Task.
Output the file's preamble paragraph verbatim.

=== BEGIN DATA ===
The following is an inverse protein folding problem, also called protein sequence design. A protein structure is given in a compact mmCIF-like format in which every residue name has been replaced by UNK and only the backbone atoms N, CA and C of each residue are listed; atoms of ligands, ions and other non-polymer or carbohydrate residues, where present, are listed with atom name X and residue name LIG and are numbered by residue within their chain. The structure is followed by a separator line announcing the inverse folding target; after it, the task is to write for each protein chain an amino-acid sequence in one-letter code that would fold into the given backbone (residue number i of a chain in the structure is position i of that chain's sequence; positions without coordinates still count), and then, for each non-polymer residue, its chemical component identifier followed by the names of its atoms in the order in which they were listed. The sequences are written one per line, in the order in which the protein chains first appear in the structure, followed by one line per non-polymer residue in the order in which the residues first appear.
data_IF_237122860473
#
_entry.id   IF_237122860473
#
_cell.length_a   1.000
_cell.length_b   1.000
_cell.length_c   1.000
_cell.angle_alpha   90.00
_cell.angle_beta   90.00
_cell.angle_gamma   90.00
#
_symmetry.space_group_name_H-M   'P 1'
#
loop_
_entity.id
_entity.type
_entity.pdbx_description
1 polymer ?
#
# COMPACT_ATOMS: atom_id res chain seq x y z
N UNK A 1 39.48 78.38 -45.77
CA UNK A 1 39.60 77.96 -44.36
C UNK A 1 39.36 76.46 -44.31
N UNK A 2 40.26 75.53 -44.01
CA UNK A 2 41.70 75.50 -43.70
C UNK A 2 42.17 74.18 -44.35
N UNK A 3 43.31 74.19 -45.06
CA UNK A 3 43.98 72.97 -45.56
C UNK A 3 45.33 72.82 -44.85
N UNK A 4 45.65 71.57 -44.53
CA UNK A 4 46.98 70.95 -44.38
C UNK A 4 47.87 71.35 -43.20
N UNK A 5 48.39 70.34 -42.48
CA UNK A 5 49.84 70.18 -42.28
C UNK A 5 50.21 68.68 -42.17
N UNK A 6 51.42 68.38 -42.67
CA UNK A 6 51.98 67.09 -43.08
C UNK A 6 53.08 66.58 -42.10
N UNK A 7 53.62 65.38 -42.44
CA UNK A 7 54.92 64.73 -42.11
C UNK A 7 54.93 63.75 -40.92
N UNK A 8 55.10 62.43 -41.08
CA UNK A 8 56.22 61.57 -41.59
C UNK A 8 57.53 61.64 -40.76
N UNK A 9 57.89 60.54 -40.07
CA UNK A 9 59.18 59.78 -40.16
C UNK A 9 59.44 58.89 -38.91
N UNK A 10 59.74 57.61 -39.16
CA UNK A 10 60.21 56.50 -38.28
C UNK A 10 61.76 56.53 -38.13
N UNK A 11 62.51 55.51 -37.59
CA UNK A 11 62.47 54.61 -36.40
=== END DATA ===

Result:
The following is an inverse protein folding problem, also called protein sequence design. A protein structure is given in a compact mmCIF-like format in which every residue name has been replaced by UNK and only the backbone atoms N, CA and C of each residue are listed; atoms of ligands, ions and other non-polymer or carbohydrate residues, where present, are listed with atom name X and residue name LIG and are numbered by residue within their chain. The structure is followed by a separator line announcing the inverse folding target; after it, the task is to write for each protein chain an amino-acid sequence in one-letter code that would fold into the given backbone (residue number i of a chain in the structure is position i of that chain's sequence; positions without coordinates still count), and then, for each non-polymer residue, its chemical component identifier followed by the names of its atoms in the order in which they were listed. The sequences are written one per line, in the order in which the protein chains first appear in the structure, followed by one line per non-polymer residue in the order in which the residues first appear.